This post is brought to you by Dr Pepper Snapple Group.
When KaBOOM! met with community members in April to brainstorm about their playground project, the objective was to build a “playground of their dreams.” Mission accomplished.
It’s been about a month since the playground was built at Camden Children’s Garden. In spite of rainy days — and days of sweltering heat — the playground has seen a flurry of activity. Families see it as an exciting addition to the Garden.
Andrew Adams and Mike Devlin agree. Adams, guest services manager at the Garden, and Devlin, the executive director, said the playground is filled with children day in and day out. It appears as though the Let’s Play project is having its intended effect.
Six-year-old Hope may have had her arm in a cast but that didn’t stop her from enjoying the new playground. While she passed on the monkey bars (especially since that’s how she broke her elbow!), everything else was fair game. That’s because she thought the playground was “awesome.” In fact, the hot slide wasn’t even a deterrent to going down over and over again.
Her grandmother was surprised when she learned that Camden was lacking play spaces. She had never visited Camden Children’s Garden — an “amazing place,” she called it — before and was pleasantly surprised by all it had to offer.
Hope was excitedly chatting with her new friend, creating a game that was purely from their collective imaginations. They pretended they could communicate with each other through tubes on either side of the playground. It was silly and fun — precisely what two six-year-olds enjoy.
The month since the playground was built has been a month of surprises and excitement and laughter and joy. Every day children pack the playground, Adams said, either coming with school groups or with their families.
Tanya was visiting the Garden with her two children. They were eating lunch near the playground, both children anxious to get to play. The playground is perfect for her kids to get out their energy, she said.
They weren’t the only ones eager to play. It seemed as though all the kids who were sitting with their parents couldn’t wait to step foot on the playground. There was so much to see and do, and the kids were more than ready.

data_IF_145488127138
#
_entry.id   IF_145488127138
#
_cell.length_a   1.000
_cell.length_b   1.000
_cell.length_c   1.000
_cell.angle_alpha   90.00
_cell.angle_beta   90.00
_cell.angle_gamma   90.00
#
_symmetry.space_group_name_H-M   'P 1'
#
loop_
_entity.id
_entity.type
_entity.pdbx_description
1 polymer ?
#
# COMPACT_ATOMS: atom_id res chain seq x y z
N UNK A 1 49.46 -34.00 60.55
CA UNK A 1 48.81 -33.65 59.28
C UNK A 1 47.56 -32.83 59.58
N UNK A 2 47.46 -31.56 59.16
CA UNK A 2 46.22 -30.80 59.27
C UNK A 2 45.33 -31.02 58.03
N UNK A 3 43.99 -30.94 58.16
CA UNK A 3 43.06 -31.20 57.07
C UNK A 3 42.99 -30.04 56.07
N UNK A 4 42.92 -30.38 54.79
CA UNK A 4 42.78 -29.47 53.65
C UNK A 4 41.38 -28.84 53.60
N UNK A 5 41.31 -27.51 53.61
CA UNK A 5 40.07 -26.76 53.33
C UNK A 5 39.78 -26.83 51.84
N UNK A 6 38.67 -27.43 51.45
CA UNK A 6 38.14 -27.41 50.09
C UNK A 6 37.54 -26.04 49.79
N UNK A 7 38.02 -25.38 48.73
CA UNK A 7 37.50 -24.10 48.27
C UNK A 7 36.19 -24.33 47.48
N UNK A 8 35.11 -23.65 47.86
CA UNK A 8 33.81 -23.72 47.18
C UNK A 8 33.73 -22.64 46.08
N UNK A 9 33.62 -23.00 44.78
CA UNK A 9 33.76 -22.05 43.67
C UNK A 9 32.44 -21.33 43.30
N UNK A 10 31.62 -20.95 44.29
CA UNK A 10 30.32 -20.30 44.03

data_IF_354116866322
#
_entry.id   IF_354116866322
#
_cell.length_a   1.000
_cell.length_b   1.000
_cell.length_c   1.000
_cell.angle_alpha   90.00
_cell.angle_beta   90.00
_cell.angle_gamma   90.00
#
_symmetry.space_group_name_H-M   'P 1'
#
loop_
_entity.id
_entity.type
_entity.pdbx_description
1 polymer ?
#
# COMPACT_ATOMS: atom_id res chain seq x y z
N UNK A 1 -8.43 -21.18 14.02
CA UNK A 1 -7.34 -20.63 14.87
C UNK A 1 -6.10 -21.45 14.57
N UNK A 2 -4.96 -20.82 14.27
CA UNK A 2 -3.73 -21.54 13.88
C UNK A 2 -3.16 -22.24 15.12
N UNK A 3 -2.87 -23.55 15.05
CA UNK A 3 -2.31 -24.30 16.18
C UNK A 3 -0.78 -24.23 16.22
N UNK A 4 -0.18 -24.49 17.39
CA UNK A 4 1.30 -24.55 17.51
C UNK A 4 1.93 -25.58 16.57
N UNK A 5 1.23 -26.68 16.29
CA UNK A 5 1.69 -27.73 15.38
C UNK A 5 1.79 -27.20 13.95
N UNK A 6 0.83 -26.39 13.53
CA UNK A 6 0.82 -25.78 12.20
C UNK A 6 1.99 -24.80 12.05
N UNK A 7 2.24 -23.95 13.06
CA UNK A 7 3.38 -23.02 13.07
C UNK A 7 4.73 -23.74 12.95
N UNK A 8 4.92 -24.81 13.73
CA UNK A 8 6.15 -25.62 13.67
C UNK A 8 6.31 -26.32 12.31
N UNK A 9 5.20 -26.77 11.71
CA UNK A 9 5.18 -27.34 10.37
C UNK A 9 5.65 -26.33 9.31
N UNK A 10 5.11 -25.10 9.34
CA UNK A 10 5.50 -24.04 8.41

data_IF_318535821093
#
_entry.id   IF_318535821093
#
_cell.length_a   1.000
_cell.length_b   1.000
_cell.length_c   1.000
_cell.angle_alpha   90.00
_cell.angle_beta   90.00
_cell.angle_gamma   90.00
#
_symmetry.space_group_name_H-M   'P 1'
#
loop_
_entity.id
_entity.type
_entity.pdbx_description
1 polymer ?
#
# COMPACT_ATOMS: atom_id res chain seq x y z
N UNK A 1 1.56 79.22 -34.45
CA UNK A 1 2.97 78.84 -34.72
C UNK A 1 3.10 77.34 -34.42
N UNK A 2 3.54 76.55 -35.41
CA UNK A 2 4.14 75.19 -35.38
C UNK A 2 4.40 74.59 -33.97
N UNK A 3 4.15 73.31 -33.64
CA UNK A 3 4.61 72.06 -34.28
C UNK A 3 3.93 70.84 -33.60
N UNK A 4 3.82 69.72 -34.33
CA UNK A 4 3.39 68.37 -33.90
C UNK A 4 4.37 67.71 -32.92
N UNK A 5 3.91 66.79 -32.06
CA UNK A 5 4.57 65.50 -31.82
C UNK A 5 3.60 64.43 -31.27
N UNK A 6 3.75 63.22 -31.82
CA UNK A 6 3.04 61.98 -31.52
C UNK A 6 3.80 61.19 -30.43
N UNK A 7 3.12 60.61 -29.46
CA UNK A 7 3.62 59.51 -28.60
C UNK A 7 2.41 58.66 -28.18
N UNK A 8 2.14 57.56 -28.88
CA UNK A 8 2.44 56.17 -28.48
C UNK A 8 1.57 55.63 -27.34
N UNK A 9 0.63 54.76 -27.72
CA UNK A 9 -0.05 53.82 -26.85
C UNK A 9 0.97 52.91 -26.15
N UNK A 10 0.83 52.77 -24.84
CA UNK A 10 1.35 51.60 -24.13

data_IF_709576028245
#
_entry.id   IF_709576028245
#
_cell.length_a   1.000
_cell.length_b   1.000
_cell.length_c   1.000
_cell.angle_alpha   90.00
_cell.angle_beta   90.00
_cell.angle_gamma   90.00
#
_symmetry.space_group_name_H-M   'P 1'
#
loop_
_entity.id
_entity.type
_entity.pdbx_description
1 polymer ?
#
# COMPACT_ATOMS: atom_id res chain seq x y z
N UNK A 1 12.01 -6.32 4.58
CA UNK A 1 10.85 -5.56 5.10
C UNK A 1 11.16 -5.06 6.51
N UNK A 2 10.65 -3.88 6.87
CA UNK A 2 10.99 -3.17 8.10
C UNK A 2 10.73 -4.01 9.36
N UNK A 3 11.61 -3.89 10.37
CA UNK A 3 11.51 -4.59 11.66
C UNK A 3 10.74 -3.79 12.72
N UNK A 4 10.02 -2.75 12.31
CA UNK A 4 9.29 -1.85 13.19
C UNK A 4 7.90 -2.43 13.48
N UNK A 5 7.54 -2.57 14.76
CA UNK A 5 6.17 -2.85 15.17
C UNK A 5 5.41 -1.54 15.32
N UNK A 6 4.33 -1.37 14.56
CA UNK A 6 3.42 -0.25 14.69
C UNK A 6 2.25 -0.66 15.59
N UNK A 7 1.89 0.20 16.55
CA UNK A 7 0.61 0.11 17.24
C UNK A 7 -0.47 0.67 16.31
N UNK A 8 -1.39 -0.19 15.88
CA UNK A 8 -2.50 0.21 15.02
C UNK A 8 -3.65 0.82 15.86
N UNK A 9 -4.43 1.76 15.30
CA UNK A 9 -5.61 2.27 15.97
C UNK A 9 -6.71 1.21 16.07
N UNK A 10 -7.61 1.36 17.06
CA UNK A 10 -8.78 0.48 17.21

Denise and her daughter were both checking out the playground equipment. “This is so much fun,” she said. “I am so glad they did this for the kids. They need a playground.” She was disappointed to hear that the kids of Camden didn’t have places to play.
In June, a few hundred volunteers converged on Camden Children’s Garden to pour their sweat into a new playground. They were there to make the vision of Dr Pepper Snapple Group and KaBOOM! a reality. The Let’s Play initiative is the program that led to their collaboration, one that provides playgrounds (or playground renovations) to communities throughout North America.
Teresa Crippen of KaBOOM! knows what playgrounds can mean for a community, and for the kids. “Playgrounds are more than somewhere to play, they are muscle-builders, friend-makers, and thought-expanders. Playgrounds, of course, can teach kids how to climb the monkey bars, but they also teach cooperation, sharing and can expand imaginations.”
It was easy to see those concepts playing out firsthand. Kids were engaging with one another, making friends in an instant…all because of a playground. They were enjoying all that Camden Children’s Garden had to offer, but nothing came close to the joy that the new playground brought.
The Butterfly House, for example, is another draw for the kids at Camden Children’s Garden, as they get the opportunity to be up close and personal with a variety of butterflies.
Kids are eager to play, all the time. So when an opportunity presents itself, they take advantage of it. That’s why it was so important to have a playground, where children can actively play, and actively engage with other kids.
Active play is important in the life of a child; it helps a child grow physically, emotionally, socially, and intellectually. It also is a factor in the development of gross motor skills, control, coordination, and strength.
Physical play does something else — it helps children think creatively, as well as forge strong connections with each other. That comes from learning to share, negotiating, and resolving conflicts.
But activity plays another role in children’s lives — it helps keep kids (and their families) healthy, which lowers the risk of obesity which, in turn, lowers the risk of obesity-associated health issues. In communities with no park or playground, the rate of childhood obesity increases 29 percent. Children who do have a park or playground within a half mile are almost five times as likely to be at a healthy weight than their counterparts.
The Dr Pepper Snapple Group Let’s Play program provides underserved communities with safe, accessible playgrounds and sports equipment. That makes active play possible for more children, thus helping eliminate the “play deficit.”
Gladis Zambrana put it best on Build Day when she explained what the playground meant to Camden. “It means ‘the community’…it means the community cares. It means you’re wanted. It means ‘it’s mine.’ That’s what this means.”
The kids know what the playground means. Their laughter, their excited chatter amongst new friends…that says it all.